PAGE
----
Older male spiders shudder longer in face of cannibal females

New research has revealed that the mating behaviour of the St Andrew’s cross spider changes with age, with older males investing more time in courtship, possibly to avoid cannibalisation by more aggressive females. The St Andrew’s cross spider is a colourful orb weaving spider that is best recognised by its banded abdomen and the characteristic X-shaped cross on its web. These spiders typically live for … Continue reading Older male spiders shudder longer in face of cannibal females

NanoZymes: Making light work of bacteria

Scientists have developed a new type of enzyme, called a NanoZyme, which is triggered by light to produce free radicals that kill bacteria. The technology could be used one day to fight infections by sterilising high-risk surfaces in areas such as hospitals and public bathrooms. Researchers from RMIT University in Melbourne created these NanoZymes from tiny nanorods of cupric oxide. The rods themselves are 1,000 … Continue reading NanoZymes: Making light work of bacteria

Bee-mimicking moth rediscovered after 130 years

A rare species of clearwing moth, that appears to mimic a bee, has been rediscovered in the rainforests of Malaysia after being ‘lost’ for 130 years. Scientists have recorded footage of the metallic blue moths (Heterosphecia tawonoides) flying around the banks of rocky streams as described in an article published in Tropical Conservation Science. ‘When I first saw the clearwing in the Malaysian rainforest, I was … Continue reading Bee-mimicking moth rediscovered after 130 years

How to launch a space agency

Australia’s announcement that it would launch its very own space agency was heralded with much jubilation from the scientific community. However, little has actually been said about how the nation will step forwards to create this national body. What information we do know was provided by the Minister for Industry, Innovation and Science Arthur Sinodinos at the 68th International Astronautical Congress Industry Day Luncheon in … Continue reading How to launch a space agency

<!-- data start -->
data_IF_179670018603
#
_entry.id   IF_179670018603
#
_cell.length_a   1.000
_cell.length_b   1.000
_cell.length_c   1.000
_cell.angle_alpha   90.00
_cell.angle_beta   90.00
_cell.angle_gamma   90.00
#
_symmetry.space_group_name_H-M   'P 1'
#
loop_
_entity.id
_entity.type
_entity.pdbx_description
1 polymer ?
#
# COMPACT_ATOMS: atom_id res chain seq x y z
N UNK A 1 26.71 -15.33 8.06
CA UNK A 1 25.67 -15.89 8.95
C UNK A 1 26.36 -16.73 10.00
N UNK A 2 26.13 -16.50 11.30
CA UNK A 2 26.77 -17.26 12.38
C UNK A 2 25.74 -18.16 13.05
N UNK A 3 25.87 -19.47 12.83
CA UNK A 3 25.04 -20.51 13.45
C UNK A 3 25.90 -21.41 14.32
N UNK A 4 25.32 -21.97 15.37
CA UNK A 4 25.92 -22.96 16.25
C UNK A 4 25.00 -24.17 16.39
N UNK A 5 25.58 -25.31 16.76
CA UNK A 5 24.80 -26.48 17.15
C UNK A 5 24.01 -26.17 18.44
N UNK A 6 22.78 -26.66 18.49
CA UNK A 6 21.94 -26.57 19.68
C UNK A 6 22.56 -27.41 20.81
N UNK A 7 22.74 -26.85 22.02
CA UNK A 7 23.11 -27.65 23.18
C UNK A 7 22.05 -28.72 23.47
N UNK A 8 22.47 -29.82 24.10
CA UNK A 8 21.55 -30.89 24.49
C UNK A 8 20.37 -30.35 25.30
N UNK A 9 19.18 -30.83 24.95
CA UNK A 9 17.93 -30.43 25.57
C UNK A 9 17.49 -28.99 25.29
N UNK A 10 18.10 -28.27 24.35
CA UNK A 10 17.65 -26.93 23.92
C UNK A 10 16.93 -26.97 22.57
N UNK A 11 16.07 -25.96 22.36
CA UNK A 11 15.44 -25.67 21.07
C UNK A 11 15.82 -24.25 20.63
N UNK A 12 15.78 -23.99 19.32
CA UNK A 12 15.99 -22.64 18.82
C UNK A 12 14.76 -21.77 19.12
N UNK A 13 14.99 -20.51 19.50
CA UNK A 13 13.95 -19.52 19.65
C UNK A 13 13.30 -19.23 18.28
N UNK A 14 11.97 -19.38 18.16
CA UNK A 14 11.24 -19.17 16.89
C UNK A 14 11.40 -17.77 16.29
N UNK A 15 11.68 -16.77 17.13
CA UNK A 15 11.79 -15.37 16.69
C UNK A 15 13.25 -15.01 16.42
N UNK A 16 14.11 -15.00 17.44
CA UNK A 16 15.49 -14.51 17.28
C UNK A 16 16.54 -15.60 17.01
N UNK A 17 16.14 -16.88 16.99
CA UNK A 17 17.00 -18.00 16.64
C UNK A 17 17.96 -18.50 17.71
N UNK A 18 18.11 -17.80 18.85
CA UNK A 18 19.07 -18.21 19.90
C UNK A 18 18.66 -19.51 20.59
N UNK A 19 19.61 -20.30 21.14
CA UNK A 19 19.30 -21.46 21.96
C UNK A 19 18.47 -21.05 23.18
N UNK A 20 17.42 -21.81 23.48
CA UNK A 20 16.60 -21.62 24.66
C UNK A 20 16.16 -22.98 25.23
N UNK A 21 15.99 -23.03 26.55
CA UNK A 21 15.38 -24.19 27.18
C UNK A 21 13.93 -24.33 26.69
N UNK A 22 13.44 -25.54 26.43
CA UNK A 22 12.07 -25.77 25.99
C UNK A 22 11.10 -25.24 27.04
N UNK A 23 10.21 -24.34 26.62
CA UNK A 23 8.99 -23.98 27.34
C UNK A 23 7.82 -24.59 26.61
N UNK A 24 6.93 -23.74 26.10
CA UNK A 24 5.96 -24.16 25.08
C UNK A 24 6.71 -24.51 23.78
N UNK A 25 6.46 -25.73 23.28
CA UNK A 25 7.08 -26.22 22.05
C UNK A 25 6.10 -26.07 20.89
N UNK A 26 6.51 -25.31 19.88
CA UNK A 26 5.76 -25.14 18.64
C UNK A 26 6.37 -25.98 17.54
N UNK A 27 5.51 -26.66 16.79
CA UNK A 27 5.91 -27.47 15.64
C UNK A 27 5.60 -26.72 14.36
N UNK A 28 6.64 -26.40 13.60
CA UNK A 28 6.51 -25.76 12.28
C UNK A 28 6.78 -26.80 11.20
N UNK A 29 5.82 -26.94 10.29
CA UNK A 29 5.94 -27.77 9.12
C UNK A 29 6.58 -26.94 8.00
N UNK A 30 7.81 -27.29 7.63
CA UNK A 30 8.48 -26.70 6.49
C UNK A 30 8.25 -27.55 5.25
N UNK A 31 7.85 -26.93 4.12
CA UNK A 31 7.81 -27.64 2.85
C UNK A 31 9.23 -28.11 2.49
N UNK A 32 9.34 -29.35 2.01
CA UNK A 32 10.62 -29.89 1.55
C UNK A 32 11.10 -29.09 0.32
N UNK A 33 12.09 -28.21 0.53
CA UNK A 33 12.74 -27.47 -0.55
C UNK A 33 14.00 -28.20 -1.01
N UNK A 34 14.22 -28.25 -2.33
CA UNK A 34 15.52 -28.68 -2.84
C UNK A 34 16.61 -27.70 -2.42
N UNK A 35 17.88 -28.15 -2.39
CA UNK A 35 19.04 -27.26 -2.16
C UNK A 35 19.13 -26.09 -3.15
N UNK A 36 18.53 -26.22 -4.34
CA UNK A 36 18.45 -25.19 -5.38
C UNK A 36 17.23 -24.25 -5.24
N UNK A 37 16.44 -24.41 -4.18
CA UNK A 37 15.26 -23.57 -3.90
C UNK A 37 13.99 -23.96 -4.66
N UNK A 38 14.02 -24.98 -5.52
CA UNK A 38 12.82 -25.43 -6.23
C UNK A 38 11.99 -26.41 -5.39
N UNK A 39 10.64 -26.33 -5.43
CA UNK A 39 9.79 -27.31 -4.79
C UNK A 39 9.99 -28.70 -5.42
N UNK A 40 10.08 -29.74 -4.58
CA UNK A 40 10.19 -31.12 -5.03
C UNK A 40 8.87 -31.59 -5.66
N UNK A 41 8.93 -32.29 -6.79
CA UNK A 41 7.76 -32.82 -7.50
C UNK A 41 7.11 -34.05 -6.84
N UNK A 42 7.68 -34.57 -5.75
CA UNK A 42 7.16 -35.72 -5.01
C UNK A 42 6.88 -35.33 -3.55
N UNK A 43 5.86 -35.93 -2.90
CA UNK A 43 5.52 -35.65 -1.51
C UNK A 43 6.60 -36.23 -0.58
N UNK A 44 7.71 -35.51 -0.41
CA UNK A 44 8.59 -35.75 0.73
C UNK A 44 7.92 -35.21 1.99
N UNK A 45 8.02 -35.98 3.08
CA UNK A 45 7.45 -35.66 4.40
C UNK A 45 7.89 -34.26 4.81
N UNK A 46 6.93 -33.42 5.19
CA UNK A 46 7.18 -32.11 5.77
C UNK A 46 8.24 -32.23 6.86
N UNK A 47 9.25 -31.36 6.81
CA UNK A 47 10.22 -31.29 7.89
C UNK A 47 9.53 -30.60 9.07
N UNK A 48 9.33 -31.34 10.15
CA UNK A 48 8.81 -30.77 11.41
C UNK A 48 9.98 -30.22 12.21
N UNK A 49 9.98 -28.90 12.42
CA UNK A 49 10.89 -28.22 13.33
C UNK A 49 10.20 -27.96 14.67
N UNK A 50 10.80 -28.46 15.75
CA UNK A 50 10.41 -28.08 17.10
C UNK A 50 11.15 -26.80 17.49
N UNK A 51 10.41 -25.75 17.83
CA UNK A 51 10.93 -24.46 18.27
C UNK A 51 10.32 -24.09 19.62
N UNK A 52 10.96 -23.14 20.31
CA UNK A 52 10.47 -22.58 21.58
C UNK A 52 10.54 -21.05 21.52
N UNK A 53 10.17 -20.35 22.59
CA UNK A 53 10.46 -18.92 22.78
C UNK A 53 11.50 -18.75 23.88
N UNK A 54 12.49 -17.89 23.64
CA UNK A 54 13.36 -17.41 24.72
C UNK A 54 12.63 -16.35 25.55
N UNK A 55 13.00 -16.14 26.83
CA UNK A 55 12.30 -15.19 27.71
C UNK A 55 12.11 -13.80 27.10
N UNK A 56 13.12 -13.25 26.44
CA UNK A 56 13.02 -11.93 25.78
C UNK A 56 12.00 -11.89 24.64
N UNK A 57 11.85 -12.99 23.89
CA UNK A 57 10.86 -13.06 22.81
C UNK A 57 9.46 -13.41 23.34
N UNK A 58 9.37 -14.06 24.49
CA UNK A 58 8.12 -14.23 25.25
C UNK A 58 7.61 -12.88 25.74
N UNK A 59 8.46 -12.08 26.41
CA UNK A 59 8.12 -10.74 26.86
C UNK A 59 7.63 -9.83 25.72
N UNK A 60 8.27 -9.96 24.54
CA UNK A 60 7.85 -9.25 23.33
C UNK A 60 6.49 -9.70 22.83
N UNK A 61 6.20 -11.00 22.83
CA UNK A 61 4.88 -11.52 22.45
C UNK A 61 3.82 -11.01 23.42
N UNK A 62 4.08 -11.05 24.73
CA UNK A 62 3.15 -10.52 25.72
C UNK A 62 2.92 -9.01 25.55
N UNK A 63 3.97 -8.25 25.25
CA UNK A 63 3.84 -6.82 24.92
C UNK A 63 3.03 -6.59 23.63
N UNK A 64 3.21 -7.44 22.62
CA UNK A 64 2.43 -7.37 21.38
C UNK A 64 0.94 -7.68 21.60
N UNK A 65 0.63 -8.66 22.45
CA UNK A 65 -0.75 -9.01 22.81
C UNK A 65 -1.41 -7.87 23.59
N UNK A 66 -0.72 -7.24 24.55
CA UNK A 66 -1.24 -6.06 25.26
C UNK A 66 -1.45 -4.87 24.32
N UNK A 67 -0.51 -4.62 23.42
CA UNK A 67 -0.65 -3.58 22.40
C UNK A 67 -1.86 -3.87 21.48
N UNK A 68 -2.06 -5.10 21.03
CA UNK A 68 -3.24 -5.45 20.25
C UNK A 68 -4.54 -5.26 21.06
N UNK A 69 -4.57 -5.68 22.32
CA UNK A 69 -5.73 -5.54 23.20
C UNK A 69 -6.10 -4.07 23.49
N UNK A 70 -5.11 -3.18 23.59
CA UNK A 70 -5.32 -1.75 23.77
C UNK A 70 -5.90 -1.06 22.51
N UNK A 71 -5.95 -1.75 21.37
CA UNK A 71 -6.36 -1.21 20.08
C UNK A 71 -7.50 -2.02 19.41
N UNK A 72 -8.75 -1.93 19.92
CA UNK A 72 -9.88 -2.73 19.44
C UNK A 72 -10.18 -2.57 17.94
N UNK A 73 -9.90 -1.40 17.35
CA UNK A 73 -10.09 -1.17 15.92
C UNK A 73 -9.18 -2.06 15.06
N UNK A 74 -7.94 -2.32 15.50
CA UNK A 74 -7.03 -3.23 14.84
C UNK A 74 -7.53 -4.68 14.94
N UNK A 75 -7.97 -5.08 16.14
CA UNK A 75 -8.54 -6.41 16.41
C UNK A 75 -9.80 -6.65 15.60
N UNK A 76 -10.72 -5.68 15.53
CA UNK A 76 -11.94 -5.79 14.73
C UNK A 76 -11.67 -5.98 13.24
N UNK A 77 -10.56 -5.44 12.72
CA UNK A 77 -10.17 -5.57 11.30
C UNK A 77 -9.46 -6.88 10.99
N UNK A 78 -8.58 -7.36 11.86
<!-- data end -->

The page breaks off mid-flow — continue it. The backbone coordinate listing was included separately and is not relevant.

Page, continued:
Prehistoric plesiosaur filter-fed like a whale

New research shows that a prehistoric marine reptile fed by filtering small animals out of the water using their long ‘needle-like’ teeth. A team of scientists from South America and the USA re-examined the fossilised skull of the plesiosaur Morturneria seymourensis and uncovered the first known case of filter feeding in a marine reptile. This research has been published in the Journal of Vertebrate Palaeontology. … Continue reading Prehistoric plesiosaur filter-fed like a whale

Democracy: It’s for the dogs

An international team of researchers has uncovered that African wild dogs behave in an unusual way: voting by sneezing to determine when the pack is ready to move out for the hunt. While it is common for certain animals to reach a consensus before partaking in a particular activity, the fact that the dogs used sneezing to vote and that not all votes are equal … Continue reading Democracy: It’s for the dogs

Life vs Science

Life vs Science: Live Podcast Recording When: Wednesday, 16th of August, 7pm Where: Camelot Lounge, Railway Parade, Marrickville NSW Bookings Online Now! It is the searing agony you feel when you find inaccuracies in science fiction movies. It is checking your pedometer hourly, not because you have to, but because you want to. Being a scientist is not just a profession, it is a way of … Continue reading Life vs Science